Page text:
One of our famous instruments is a bass spring, we've had it since 1980, so you could draw a card that said that. Let's see, the last one that I did, I had a card that says one word, totalitarian, a drone, and something else that I can't remember right now. So I ended up with the word 'drone' and I ended up recording an airplane. I was standing outside with a microphone waiting for an airplane to pass over. And I was looking through my lyrics . and the first word that we did had the comment on it, a dream. And I said that's a good idea and I just looked at my dream protocols, which I happen to have. That was the first one I did in January last year or something. So I decided I would do all of them based on dreams so I looked at all of my dream protocols until I found one way it would be possible to repeat a word - because it said 'one word.' So I said, ok, I have to repeat a word . and because it asked for it to be totalitarian, I did it through a megaphone. And then anybody else has similar strange answers, like something - Jochen (Arbeit) had one (that said) 'something big,' so he was looking for the biggest possible metal sheet we had in our arsenal and set it up. But for some reason, the strange thing is that these seemingly not connected things magically come together and form something.

That was the reason for developing the card system was to undermine, in the true sense of subversive, our preconceptions about what we can do. In the same time, and I say yeah, well, I built on the experience of what I've learned over the decades. That is tricky, also, because every now and then you need to undermine your preconceptions and your experience and your expectations. Basically what always described the composing process, the creative process, as a solving of problems. The practical thing is that I make the problems. I first of all make myself a problem, and then I spend the time solving that problem. That's how art gets created. I think it's a solving of problems.

The Palast der Republik was destroyed after your performance there. Are there other places that could host the Neubauten in a similar cultural context?

I'm sure there are but I haven't got anything particular in mind. It doesn't happen that often. The Palast der Republik was difficult. As you might not know, there were two concerts, one for the supporters and one for the public. The one for the public financed the other one and the one for the supporters is also a DVD - much nicer DVD also. This one is really good. That was only given to the subscribers, and that was a magical concert because we did everything anti-rock. No stage, no light show, no bouncers, no borders, and it worked. That was fantastic. We were able to play actually in the middle of Palast der Republik, not on a setup stage. Set up lights, use the whole building, walk around everywhere, and people were just standing around and would go out of your way if you want to get through. It was a really lovely and friendly atmosphere, there was no idiots, no aggression - everything that I associate with rock concerts. We all cherish that very much and I think it was one of the highlights of our career, that particular evening.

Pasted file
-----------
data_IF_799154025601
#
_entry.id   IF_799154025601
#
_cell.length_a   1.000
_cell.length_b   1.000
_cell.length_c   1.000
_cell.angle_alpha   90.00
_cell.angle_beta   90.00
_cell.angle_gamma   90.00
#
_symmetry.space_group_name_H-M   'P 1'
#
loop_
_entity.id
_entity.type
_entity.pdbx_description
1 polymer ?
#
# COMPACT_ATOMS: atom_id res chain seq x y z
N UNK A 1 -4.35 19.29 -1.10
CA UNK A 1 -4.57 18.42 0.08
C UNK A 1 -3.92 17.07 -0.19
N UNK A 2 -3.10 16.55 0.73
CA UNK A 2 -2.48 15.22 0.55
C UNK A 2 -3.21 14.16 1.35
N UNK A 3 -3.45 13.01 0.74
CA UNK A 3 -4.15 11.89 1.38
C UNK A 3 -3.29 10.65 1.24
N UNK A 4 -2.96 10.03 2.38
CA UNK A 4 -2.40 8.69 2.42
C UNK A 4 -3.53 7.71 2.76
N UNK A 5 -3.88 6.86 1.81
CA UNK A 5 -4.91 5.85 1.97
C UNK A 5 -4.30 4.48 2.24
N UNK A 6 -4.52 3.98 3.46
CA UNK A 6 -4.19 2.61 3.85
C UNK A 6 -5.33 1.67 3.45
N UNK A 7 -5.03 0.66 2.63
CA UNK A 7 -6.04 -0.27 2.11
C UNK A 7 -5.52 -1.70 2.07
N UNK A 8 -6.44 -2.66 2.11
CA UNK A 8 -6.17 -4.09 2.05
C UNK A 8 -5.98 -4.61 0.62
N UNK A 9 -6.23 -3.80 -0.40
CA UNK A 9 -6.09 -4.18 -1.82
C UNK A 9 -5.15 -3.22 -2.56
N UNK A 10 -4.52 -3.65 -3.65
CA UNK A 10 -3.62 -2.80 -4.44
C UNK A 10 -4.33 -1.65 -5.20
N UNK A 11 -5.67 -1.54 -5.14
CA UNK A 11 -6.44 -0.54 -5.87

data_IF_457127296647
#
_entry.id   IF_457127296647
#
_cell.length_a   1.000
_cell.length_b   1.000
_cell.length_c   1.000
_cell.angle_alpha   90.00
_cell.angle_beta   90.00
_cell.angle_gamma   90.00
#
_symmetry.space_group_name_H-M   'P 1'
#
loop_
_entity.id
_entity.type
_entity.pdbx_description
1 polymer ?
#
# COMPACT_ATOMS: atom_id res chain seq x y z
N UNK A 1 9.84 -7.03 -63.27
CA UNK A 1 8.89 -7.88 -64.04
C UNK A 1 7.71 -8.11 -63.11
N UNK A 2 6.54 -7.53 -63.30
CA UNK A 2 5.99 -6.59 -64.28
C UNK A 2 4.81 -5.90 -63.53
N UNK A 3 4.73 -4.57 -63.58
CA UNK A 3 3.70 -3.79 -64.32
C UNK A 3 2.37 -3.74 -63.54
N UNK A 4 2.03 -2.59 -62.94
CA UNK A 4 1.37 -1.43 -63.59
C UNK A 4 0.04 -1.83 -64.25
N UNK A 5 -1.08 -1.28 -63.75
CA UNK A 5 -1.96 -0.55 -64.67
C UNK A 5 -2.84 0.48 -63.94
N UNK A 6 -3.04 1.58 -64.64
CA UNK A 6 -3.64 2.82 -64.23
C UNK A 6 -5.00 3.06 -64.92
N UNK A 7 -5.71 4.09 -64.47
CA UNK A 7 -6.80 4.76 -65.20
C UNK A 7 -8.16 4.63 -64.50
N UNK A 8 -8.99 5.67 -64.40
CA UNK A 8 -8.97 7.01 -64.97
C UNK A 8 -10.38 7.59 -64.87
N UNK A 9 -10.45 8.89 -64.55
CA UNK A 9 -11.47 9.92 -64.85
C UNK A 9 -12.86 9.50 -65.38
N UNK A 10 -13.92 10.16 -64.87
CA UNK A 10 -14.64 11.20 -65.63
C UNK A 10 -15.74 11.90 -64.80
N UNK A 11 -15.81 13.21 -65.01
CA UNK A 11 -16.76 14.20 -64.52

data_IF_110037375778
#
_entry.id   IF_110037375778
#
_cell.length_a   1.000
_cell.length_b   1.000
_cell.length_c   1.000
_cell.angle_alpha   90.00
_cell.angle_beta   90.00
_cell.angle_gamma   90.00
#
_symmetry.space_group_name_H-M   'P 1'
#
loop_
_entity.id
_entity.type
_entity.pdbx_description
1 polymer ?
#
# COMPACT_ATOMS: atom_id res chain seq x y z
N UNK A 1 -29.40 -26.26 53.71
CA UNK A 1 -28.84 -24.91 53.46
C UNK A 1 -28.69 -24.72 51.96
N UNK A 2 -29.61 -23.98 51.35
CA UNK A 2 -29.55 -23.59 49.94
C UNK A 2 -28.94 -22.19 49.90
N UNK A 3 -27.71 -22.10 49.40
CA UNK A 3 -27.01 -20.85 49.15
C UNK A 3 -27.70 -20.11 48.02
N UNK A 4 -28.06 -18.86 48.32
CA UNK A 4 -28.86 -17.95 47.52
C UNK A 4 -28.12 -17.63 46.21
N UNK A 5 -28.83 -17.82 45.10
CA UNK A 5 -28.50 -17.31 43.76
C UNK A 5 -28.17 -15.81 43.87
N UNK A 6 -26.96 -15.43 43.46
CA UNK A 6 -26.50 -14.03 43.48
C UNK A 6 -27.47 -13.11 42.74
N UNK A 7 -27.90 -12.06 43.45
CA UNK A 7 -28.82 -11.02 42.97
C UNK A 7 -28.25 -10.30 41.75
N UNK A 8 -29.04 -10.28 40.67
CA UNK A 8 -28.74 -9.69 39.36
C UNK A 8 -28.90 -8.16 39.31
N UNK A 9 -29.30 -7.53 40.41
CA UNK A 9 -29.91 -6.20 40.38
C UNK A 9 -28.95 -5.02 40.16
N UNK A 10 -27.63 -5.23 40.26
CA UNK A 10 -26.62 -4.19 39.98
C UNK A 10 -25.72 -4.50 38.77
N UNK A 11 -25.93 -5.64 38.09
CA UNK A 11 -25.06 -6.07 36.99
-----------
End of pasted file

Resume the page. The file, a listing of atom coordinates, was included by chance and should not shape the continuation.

Do you find it a challenge to remain innovative?

Um, I was partly really worried when making this record about the absence of new materials, new instruments, new material dimension. Because for the last one, I had a very clear concept, I was rounding up the concept of breathing, and wind and air and things like that, which were a minor aspect in Neubauten instruments before and was a major aspect in that particular record. There was nothing like that and even after say three or four months of working, nothing materialized. Because sometimes you need to dive into that work and after awhile the direction will reveal itself and say, this is what it's all about but this time that didn't happen. In the end it was just me and the recording engineer in the studio and I was left with a dozen songs to sing. That's when I realized more and more why - every record for me, every Neubauten record for me was always difficult. Not just because I say it's a problem but it is more my involvement with the record is always so intense that you don't want to know me at the end of that period. It was the same story this time again, I just realized it was so much more difficult because it has so much more of me. Everybody else was already gone. Alex (Hacke) was already on holiday in Canada. I was sitting in the studio basically for months straight finishing one song after another one. Which meant I was doing the strings, writing the vocals, singing the stuff and doing the mixing until I'm happy with it. I'm not blaming anyone. I am the only one who can do the writing for me. I have to do that, but it was even harder than what it normally is. I could keep myself pretty much out of the last record. The last record, the supporter album number two, "Grundstueck" that was less hard for me to do but this one was tough. But when I started that period, the period of singing and mixing this record I thought I would not be able to do it. But I was very proud of me in the end that I was able to actually to do that, to finish that off. I'm not necessarily listening to this record now on a daily basis but every two weeks I listen to it again and I am still absolutely satisfied with it. I'm very happy and I'm very happy that it turned out that way and I think it is . what I really like about it is that it's matured. It's free of a lot of, say, I don't even know how to phrase that. It's a little bit more timeless than the records were before. If you hear it you can't pin down when the record was actually recorded. I'm absolutely happy

Of course, as I said before, every record for me, I see myself - the version of Blixa of that particular time period and that is, that idea, when I listen to "Halber Mensch" now I will picture myself how I was back then and that is very much the "Halber Mensh" of the Japanese movie. That is an intense period of my life, so is this one, though it's a completely different one. Sarah Myers/ 10/1

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Author: James McQuiston

Ph.D. in Political Science, Kent State University. I have been the editor at NeuFutur / since I was 15. Looking for new staff members all the time; email me if you are interested. Thanks!